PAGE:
CU Boulder Selected to Participate in EPA’s Student Design Program for the First Time in Two Decades

The University of Colorado at Boulder has been selected for the first time in two decades to participate in a program funded by the U.S. Environmental Protection Agency where it will spend a year developing a preliminary tool designed to help people in around the world to know if their drinking water is at risk of containing chemical toxins.

“The goal here is to have an impact certainly in the United States, but also more broadly, thinking of low- and middle-income countries, where water testing is quite expensive,” said Matthew Bentley, affiliate of environmental engineering research at CU Boulder. “Even for people in the United States, let alone people living in poverty, something like this would provide a free way for people to identify risk and deal with it.”

In June, the EPA announced grant recipients for its People, Prosperity, and the Planet program. CU Boulder was one of 16 student teams to receive funding for research aimed at addressing environmental and public health challenges. The Boulder campus received $25,000 to complete the one-year project.

Bentley said the EPA’s People, Prosperity, and the Planet program is a student design project. At CU Boulder, the team carrying out the project will consist of one graduate student and approximately three undergraduate students. Bentley and Karl Linden, professor of environmental engineering at CU Boulder, will oversee the project.

During the next year, the team will create the alpha version of the tool or the preliminary version. It will be designed to be either a free phone app or a website. The software will provide people with a survey and, based on their answers, it will tell them what chemical toxins may be present in their drinking water, Bentley said.

“(The tool is) designed to raise a red flag (and say) “Because of these risk factors in your area, such as a nearby agricultural development or a chemical manufacturing plant or power plant, you may have these chemicals in your drinking water and you should either do some water quality testing or do something to reduce the risk,” he said.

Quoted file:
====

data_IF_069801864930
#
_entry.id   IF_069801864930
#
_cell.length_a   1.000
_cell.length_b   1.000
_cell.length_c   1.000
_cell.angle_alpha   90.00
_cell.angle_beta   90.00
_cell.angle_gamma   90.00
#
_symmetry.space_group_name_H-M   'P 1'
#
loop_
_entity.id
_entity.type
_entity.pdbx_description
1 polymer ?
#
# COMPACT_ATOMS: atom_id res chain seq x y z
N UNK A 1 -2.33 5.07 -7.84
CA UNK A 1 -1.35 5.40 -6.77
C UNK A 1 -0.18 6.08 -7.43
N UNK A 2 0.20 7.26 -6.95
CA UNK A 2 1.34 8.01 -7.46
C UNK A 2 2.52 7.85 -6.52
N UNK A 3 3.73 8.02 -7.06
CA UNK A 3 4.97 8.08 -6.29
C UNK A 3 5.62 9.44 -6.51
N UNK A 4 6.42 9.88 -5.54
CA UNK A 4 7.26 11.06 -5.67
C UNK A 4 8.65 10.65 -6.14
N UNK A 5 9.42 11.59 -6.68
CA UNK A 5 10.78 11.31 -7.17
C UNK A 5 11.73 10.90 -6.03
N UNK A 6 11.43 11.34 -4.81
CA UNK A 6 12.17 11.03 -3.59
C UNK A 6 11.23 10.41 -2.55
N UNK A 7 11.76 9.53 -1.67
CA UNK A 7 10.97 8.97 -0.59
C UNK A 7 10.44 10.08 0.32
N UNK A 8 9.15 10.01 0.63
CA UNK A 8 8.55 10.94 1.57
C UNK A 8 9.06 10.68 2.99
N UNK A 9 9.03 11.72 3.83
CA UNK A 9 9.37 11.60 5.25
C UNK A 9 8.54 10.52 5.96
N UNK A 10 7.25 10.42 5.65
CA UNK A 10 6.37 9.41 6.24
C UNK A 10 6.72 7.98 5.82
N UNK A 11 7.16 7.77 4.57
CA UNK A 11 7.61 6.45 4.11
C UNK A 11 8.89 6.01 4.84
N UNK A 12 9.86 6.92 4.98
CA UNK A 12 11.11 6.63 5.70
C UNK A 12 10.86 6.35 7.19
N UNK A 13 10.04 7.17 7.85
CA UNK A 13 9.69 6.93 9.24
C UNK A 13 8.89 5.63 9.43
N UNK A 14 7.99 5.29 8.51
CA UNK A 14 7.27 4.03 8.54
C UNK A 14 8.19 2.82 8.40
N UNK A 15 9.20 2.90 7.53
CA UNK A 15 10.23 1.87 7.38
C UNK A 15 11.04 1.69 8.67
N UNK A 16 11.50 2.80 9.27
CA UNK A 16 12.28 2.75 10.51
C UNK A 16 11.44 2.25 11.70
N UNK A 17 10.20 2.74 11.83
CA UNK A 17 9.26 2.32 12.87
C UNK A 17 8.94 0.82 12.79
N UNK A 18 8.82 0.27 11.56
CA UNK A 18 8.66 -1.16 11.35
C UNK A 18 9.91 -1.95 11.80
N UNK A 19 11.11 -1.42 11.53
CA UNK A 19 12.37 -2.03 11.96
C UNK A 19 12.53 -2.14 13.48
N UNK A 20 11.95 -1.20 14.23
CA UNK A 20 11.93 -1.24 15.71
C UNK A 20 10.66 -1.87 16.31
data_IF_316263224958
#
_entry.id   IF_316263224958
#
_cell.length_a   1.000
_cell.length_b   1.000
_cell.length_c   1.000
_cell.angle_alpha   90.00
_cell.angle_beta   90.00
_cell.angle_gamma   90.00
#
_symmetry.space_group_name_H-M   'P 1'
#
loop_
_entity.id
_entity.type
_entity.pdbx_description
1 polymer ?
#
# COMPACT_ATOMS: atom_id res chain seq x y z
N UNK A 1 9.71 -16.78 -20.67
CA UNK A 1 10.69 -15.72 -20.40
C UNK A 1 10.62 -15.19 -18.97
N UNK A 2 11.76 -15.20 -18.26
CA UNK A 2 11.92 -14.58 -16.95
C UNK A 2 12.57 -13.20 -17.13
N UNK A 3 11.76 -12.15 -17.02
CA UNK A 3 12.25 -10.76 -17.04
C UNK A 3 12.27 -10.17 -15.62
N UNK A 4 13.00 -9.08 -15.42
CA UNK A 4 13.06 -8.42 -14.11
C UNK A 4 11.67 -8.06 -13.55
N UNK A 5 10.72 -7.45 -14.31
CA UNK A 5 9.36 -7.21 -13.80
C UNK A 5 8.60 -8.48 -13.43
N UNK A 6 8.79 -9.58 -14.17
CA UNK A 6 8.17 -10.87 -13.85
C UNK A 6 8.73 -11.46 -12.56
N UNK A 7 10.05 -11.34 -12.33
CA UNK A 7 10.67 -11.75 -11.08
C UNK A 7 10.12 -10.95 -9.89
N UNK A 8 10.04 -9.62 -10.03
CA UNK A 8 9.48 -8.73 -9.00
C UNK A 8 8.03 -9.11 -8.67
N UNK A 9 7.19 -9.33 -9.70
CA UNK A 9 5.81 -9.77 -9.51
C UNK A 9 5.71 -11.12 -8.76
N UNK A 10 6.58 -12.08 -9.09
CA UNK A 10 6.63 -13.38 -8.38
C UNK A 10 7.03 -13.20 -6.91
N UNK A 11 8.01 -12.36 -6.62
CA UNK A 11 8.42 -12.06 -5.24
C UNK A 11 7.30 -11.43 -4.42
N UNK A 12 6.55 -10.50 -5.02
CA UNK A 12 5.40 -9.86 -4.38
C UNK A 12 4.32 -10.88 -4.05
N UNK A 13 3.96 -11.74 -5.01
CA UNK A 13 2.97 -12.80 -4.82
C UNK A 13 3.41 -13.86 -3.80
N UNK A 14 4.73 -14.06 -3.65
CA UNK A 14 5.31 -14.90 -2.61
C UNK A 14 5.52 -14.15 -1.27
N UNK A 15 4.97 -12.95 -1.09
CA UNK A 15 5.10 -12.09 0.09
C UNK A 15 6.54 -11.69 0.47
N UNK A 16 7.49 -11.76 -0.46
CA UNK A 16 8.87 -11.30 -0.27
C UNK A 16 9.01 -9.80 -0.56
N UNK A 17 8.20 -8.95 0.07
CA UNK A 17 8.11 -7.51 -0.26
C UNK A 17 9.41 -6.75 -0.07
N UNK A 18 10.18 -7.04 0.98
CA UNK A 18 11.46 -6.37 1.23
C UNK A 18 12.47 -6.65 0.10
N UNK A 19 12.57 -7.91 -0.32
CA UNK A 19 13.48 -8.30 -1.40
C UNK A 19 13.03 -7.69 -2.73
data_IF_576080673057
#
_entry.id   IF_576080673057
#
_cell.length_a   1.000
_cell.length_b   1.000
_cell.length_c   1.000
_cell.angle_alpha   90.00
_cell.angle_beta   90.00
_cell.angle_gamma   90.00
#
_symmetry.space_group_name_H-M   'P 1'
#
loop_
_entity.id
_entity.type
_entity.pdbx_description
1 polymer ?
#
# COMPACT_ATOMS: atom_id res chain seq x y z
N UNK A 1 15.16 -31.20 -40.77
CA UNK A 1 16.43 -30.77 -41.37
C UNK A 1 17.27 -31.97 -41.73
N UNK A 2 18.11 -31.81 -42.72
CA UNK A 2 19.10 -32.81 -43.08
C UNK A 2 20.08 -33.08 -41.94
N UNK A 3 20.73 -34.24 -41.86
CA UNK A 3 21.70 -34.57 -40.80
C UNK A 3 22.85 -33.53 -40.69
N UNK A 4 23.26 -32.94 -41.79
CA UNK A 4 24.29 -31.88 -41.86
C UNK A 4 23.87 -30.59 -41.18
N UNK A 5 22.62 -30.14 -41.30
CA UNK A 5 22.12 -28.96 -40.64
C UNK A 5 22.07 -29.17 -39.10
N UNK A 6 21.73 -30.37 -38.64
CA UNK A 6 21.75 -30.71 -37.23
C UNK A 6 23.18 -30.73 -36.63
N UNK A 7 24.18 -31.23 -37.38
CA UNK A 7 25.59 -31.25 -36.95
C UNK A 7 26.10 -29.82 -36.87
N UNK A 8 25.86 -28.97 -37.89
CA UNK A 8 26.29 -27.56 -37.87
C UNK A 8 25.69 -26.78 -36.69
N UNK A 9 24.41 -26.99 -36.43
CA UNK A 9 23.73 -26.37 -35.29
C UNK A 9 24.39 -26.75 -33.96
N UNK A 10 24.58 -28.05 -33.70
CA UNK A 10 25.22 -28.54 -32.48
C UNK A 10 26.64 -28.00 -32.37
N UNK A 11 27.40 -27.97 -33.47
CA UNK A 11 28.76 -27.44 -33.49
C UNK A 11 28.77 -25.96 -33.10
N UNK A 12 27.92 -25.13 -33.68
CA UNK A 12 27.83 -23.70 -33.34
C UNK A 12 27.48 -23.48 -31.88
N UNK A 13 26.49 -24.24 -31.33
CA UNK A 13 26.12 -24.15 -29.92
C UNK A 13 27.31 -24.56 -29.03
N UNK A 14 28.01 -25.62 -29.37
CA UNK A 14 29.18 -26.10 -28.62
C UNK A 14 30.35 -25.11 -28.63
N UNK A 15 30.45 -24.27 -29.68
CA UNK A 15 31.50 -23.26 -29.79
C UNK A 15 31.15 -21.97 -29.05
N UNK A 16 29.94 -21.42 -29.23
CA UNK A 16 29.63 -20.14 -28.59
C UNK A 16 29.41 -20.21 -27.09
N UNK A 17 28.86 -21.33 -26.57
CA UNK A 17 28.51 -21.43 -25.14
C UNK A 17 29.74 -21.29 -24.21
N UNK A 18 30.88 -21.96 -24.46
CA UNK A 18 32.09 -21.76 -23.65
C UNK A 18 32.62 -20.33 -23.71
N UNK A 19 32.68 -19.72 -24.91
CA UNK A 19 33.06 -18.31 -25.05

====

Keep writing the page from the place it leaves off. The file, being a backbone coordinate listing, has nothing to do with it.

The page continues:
Bentley said the tool will then guide users through the types of at-home treatments they can perform that are easy to find and inexpensive.

The first phase of the project is expected to be completed in the fall of 2023. Bentley said he hopes the EPA will give the team an additional grant for a second year of work. If selected, the CU Boulder team may receive up to $100,000 from the EPA to continue implementing the tool.

“This (second year) would allow us to have an app or a website rather than just a spreadsheet or a really basic version of the tool,” Bentley said.

In the first year of the project, CU Boulder will use water quality data from India and the United States to create a tool specific to residents of those regions of the world. If CU Boulder is selected for an additional year of research, Bentley hopes to expand the tool so it can be used globally, he said.

“Ultimately, I think we’d like it to be funded not just by the EPA, but by partners who see the benefits of identifying chemical hazards in drinking water,” Bentley said. “That would allow us to manage and update it. It will take active work to keep this database up to date to ensure that our risk profiles are accurate.

Linden said he was delighted to have been selected to participate in the project and represent CU Boulder’s environmental engineering program.

“These funds will support the involvement of a number of undergraduate students in this research experience over the next academic year, and we look forward to traveling to Washington DC and presenting our findings to scientists and engineers. of the EPA,” he said.

Ryan H. Bowman